22.7.08

Twitter Maps

When choosing a map, which do you prefer — pretty or useful?

In an ideal world I would take pretty useful, but forced to choose between the two I'll take useful.

Here are two social graphs taken from my Twitter following data.

The first map, by TweetWheel, is pretty, has nice colors, a simple and elegant interface, and a nice circular layout.



But what does it really tell me? What knowledge do I gain by looking at it?

The second map, by InFlow, is not as sexy, uses less color, and produces some complex emergent patterns.



Yet, this second map gives me more information -- it shows me emergent patterns in the data [both graphs use the same following data]. Using arrowheads, the InFlow map shows me who is following whom within the community. This network layout shows the emergent communities of interest found in the data. It tells me I am not just following one theme here.

Both maps have my node and my link data excluded for ease of readability. From the second map I see that I have chosen to follow people in three emergent groups [the gray nodes are just satellites of the purple group].

By looking at who is in the group I can easily label them. The top group [ClevOH] are my colleagues in various economic development projects in Cleveland and NE Ohio. The middle group I labeled the Digerati. This is a dense group with most members following most others within the group. I see many redundant links here -- I could stop following several of these folks and probably not miss much -- since they are mostly following each other and probably aware of the same information. This group has a few satellites -- they connect to only one or two nodes in the group and therefore are not full members.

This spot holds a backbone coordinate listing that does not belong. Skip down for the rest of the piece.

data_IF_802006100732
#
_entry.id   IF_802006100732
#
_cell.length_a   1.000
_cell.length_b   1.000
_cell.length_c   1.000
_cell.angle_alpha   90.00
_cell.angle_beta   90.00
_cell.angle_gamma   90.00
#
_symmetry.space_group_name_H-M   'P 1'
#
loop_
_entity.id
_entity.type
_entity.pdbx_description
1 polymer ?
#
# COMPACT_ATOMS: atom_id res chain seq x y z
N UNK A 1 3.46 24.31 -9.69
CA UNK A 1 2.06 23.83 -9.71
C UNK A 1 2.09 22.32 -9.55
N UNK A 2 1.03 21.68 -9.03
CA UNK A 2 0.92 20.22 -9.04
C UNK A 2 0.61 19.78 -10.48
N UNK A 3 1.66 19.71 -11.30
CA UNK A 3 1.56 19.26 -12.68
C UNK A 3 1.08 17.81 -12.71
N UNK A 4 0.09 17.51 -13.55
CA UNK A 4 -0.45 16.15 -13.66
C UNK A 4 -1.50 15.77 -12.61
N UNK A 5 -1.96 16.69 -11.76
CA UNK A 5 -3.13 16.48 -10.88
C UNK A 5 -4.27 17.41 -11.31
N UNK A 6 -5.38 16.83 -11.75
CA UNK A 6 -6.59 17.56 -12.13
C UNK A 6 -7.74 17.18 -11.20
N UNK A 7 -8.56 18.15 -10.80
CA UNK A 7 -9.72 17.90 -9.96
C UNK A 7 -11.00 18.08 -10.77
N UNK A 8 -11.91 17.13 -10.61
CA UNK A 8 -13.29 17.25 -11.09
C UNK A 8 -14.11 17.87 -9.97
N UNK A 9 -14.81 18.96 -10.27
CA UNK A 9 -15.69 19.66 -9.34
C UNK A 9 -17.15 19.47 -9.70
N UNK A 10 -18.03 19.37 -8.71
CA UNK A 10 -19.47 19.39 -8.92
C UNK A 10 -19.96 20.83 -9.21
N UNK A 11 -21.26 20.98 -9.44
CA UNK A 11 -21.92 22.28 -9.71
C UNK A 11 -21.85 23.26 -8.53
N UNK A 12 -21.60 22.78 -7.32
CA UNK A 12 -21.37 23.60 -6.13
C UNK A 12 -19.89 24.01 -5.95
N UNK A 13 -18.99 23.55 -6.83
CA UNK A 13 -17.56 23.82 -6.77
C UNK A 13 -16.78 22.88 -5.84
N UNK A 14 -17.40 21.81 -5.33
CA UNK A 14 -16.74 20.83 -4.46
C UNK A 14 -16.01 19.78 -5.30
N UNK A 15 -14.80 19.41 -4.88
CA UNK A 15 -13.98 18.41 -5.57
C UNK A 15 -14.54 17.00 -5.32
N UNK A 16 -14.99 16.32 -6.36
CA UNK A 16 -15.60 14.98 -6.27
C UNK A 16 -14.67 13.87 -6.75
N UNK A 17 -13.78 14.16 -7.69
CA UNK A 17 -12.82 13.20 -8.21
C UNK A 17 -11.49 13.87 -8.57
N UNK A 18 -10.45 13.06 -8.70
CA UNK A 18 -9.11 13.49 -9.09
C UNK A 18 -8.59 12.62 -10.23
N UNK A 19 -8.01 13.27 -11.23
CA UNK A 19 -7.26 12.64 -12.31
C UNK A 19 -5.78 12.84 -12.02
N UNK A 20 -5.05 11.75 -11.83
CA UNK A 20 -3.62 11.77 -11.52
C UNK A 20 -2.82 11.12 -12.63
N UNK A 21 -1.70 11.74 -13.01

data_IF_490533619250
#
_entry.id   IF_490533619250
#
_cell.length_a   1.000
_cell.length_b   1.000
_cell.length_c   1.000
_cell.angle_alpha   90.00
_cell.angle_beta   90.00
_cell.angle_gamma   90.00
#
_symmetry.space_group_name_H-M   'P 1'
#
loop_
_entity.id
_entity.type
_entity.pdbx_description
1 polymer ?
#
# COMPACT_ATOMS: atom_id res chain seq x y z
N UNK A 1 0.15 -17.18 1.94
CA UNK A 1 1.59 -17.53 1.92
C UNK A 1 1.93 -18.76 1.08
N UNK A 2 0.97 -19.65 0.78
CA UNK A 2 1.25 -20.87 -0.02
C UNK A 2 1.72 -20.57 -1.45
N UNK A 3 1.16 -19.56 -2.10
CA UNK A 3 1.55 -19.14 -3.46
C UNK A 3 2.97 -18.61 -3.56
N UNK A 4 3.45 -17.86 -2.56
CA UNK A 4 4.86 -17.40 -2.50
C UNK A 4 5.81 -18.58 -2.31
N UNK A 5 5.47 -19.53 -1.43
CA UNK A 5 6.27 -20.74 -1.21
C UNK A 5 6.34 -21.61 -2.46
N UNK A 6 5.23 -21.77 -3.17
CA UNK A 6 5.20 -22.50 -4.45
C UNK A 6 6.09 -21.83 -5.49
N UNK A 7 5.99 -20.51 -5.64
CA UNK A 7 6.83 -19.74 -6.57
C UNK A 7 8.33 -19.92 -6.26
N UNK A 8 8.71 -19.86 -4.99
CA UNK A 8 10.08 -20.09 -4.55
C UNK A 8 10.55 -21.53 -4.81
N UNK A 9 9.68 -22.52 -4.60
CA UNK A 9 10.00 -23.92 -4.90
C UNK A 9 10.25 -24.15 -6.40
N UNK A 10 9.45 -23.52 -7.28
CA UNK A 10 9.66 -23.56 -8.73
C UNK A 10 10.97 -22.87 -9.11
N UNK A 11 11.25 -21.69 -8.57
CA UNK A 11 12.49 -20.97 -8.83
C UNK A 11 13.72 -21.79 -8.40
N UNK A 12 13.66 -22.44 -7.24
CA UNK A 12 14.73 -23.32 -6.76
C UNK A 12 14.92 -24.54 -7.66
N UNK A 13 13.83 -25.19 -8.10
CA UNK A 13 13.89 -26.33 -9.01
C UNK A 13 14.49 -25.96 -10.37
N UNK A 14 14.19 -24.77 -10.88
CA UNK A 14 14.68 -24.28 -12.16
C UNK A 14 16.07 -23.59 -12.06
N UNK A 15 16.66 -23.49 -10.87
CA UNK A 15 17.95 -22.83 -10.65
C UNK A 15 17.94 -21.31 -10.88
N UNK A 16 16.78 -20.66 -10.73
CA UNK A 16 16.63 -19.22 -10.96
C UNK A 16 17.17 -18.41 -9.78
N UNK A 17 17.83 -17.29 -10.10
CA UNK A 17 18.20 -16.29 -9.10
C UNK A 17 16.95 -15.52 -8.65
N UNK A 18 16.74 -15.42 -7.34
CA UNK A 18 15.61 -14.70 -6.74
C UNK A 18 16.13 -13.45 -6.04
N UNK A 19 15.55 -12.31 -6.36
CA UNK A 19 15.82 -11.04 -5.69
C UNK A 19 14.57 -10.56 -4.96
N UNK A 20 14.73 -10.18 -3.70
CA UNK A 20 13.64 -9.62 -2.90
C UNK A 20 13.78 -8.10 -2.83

The bottom group is well connected to the Digerati, but they do have a clustering of their own. These are well known consultants in Knowledge Management, Social Networks, Organization Development and Management. Once the satellites on the right see this diagram, they may choose to follow the blue nodes on the bottom since they have much in common. Twitter networks evolve from people watching how others are connected, and then exploring the unknown person's tweets to see if they are worth following.

After viewing the last map, I have a new connecting strategy for myself on Twitter.

  • need more diversity of info/topics/knowledge to monitor
  • less Digerati, remove several redundant nodes
  • more Consultants, more interaction with peers and elites in the consulting world
  • few more local folks, but this cluster is pretty good
  • look for conversations around electronic music, my hobby
  • weave a cluster around social network analysis
  • maybe add a little bit of randomness?

The first map is very easy and fun. The second map requires more work... but you get out what you put in!

What does your Twitter social graph tell you?

16 comments:

Edward Vielmetti said...

Thanks for the map Valdis, very helpful.

What it tells me is that there's some probable cluster in NW Ohio that could be a bridge between my Ann Arbor cluster and your Cleveland cluster - so I'll be on the lookout for people of interest in Toledo.

(amused to be digerati)

Dave Pollard said...

Fascinating stuff, Valdis. My "gravitational community" has 8 sub-communities: artists, business/health/tech, communication/learning, community makers, environmentalists, philosophers/spiritualists, SecondLifers, storytellers. All 8 are roughly the same size. Some of them are well-connected to each other, while others have no connection to each other at all (except for me). Its map would look, I suspect, like a lopsided octagon. But what's interesting is how many more cross-connections have emerged since I started twittering!